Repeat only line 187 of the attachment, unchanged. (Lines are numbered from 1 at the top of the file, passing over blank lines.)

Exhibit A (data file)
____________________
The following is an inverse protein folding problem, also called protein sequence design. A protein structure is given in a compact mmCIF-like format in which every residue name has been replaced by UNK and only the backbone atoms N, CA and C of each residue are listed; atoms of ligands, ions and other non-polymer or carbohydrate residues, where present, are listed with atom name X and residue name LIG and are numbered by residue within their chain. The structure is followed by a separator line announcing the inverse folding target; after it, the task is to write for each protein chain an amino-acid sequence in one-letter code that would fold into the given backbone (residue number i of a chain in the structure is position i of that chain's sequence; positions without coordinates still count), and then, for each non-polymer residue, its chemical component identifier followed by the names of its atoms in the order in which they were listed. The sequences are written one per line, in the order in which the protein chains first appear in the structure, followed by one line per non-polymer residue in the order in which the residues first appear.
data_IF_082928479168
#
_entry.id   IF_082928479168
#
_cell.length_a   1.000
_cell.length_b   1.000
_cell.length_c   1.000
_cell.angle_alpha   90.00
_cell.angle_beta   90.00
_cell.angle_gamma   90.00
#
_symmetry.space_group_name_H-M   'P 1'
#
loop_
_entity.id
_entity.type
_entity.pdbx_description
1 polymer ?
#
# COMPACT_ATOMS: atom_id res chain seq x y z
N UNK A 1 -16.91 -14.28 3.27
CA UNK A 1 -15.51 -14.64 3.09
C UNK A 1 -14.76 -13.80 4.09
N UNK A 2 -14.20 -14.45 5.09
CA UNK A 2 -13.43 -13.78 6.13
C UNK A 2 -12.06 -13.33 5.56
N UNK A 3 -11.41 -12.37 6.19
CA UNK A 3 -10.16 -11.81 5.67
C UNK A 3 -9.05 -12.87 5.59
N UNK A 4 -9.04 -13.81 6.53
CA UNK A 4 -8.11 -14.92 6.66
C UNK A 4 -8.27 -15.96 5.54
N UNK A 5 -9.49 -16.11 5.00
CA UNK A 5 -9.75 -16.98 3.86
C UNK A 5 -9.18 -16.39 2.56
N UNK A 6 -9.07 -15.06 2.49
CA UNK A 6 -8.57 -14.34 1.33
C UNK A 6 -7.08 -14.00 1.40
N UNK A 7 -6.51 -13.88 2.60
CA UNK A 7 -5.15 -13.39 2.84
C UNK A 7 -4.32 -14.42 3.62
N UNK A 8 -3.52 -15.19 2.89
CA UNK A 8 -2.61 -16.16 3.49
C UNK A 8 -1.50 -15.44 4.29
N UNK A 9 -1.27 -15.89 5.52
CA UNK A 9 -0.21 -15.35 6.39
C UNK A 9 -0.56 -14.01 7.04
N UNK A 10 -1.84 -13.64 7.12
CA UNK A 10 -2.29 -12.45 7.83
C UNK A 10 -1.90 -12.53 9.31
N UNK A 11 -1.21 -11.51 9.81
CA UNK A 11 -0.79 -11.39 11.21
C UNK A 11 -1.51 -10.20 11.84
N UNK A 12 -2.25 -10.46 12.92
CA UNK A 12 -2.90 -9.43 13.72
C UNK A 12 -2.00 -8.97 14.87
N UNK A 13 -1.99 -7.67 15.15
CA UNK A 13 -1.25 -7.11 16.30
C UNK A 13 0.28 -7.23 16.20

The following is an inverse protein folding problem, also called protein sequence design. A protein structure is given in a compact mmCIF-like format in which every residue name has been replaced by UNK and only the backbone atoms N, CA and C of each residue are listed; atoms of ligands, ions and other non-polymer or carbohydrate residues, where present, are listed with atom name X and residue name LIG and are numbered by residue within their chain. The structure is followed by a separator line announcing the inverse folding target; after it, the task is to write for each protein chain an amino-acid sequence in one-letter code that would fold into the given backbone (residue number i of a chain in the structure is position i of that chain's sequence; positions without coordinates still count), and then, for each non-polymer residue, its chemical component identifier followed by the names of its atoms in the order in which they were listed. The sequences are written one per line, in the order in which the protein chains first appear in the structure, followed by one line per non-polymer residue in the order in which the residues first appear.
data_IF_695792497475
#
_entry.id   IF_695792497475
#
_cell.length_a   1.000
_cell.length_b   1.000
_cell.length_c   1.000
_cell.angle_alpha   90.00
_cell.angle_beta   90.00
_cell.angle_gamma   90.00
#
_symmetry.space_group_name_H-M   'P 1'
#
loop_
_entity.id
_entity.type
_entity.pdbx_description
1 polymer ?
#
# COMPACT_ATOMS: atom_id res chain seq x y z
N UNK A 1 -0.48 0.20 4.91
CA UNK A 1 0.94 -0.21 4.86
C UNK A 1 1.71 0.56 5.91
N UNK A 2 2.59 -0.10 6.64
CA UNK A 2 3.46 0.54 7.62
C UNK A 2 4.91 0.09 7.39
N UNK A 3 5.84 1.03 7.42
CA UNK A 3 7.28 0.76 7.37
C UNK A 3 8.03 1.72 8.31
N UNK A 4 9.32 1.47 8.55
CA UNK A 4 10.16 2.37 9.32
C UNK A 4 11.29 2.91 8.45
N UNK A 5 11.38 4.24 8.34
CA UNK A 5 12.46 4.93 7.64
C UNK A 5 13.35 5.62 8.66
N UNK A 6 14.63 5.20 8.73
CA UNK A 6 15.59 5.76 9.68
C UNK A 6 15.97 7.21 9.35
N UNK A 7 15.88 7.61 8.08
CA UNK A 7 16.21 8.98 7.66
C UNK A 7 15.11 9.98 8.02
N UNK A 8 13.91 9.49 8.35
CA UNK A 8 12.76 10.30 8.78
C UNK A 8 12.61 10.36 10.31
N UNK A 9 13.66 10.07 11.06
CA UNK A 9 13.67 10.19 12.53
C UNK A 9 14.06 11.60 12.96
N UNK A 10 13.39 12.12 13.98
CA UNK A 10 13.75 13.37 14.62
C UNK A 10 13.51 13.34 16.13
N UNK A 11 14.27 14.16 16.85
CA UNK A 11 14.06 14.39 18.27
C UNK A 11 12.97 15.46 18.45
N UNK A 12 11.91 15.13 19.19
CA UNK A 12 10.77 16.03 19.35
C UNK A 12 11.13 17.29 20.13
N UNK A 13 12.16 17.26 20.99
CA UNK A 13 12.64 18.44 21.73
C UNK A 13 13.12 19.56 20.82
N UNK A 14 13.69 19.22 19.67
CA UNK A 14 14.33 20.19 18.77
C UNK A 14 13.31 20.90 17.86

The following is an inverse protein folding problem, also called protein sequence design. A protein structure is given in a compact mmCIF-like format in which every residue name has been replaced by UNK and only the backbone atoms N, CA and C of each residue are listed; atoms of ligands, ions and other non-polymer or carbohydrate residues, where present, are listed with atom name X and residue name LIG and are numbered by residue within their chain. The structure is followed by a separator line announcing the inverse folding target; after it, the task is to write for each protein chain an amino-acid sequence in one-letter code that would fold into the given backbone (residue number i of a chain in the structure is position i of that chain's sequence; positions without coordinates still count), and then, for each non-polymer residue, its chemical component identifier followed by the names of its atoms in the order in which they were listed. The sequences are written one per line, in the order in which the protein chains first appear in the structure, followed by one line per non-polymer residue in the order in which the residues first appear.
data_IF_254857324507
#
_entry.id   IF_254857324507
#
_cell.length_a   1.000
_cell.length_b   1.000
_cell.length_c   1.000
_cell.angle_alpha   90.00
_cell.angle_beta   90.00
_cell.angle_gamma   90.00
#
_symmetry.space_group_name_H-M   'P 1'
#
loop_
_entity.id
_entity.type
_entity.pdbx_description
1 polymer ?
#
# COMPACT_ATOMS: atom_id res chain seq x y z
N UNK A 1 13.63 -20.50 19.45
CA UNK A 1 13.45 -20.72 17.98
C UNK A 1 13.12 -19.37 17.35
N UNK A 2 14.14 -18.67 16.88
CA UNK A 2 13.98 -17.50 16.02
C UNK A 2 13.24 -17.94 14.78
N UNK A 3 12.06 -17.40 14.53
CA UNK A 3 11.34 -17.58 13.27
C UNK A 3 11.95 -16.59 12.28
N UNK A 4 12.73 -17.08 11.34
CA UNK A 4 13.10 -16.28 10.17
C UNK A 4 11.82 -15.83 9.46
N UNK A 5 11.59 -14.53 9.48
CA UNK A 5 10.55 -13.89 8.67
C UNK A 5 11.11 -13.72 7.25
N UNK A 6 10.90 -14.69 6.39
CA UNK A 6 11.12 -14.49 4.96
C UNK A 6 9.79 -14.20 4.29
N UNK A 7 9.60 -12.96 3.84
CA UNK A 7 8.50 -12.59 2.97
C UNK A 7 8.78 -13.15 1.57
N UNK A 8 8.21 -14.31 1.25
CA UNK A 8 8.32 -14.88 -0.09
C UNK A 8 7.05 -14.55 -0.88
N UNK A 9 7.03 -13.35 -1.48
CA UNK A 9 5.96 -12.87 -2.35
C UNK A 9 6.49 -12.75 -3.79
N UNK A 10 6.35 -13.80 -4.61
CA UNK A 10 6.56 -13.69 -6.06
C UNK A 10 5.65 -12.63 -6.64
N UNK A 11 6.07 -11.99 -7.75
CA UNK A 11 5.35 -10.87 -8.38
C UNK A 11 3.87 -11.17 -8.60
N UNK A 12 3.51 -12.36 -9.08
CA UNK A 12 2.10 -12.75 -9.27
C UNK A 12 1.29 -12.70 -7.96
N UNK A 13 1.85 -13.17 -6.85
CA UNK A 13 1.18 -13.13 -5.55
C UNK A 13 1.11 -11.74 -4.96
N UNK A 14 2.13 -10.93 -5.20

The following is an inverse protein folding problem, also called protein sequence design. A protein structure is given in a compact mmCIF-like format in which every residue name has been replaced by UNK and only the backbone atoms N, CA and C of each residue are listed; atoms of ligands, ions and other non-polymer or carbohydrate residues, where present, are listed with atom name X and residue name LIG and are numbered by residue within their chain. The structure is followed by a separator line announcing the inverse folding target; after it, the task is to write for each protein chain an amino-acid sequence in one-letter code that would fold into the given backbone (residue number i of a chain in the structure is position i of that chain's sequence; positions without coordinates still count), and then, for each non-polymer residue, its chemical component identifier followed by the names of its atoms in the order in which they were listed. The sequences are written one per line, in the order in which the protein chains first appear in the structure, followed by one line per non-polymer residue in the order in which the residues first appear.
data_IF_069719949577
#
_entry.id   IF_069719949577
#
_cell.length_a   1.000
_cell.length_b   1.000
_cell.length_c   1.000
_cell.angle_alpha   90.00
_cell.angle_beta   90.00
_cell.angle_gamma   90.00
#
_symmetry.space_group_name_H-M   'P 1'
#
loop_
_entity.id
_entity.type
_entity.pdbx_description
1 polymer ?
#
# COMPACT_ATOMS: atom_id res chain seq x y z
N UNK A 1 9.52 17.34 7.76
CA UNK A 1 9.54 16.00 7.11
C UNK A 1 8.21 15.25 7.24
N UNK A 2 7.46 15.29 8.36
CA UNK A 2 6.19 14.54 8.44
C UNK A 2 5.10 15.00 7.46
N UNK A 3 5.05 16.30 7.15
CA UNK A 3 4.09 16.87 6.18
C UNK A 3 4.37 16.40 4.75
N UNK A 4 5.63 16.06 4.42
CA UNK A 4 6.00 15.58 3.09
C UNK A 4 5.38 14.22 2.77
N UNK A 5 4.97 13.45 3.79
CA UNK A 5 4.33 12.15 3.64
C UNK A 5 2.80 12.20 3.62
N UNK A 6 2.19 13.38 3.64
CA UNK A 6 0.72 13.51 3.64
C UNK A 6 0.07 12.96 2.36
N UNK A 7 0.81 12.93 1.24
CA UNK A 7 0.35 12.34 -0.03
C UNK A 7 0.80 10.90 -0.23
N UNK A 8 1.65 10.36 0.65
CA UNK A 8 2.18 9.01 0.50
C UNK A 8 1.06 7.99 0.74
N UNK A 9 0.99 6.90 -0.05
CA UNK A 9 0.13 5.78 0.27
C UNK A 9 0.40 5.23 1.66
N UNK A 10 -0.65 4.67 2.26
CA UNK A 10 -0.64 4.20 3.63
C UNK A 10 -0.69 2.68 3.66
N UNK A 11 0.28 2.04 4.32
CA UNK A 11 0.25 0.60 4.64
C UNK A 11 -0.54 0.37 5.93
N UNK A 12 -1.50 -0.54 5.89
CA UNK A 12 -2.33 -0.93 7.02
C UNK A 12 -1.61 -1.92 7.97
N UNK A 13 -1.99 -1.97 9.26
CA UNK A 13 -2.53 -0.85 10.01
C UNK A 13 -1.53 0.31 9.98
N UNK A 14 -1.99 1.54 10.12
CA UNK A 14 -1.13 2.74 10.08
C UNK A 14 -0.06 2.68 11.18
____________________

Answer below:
#